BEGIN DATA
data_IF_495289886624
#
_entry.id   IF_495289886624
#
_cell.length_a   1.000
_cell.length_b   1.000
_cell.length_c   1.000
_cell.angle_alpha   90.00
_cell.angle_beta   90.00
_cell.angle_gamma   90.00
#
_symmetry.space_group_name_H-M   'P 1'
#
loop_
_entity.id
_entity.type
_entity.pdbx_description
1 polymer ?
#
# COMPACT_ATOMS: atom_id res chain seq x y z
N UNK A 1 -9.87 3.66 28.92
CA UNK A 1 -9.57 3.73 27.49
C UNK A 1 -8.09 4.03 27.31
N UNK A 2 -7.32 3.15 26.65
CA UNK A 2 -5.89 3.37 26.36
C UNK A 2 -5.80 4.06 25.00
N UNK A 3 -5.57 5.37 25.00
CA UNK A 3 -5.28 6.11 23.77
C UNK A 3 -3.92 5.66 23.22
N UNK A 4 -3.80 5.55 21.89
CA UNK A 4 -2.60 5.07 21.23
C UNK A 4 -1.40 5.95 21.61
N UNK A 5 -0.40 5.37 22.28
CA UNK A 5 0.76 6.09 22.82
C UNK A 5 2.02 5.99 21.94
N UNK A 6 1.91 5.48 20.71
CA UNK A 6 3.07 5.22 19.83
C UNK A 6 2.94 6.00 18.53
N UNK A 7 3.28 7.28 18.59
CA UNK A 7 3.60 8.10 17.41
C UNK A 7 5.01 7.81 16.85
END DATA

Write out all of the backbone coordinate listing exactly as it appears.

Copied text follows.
data_IF_495289886624
#
_entry.id   IF_495289886624
#
_cell.length_a   1.000
_cell.length_b   1.000
_cell.length_c   1.000
_cell.angle_alpha   90.00
_cell.angle_beta   90.00
_cell.angle_gamma   90.00
#
_symmetry.space_group_name_H-M   'P 1'
#
loop_
_entity.id
_entity.type
_entity.pdbx_description
1 polymer ?
#
# COMPACT_ATOMS: atom_id res chain seq x y z
N UNK A 1 -9.87 3.66 28.92
CA UNK A 1 -9.57 3.73 27.49
C UNK A 1 -8.09 4.03 27.31
N UNK A 2 -7.32 3.15 26.65
CA UNK A 2 -5.89 3.37 26.36
C UNK A 2 -5.80 4.06 25.00
N UNK A 3 -5.57 5.37 25.00
CA UNK A 3 -5.28 6.11 23.77
C UNK A 3 -3.92 5.66 23.22
N UNK A 4 -3.80 5.55 21.89
CA UNK A 4 -2.60 5.07 21.23
C UNK A 4 -1.40 5.95 21.61
N UNK A 5 -0.40 5.37 22.28
CA UNK A 5 0.76 6.09 22.82
C UNK A 5 2.02 5.99 21.94
N UNK A 6 1.91 5.48 20.71
CA UNK A 6 3.07 5.22 19.83
C UNK A 6 2.94 6.00 18.53
N UNK A 7 3.28 7.28 18.59
CA UNK A 7 3.60 8.10 17.41
C UNK A 7 5.01 7.81 16.85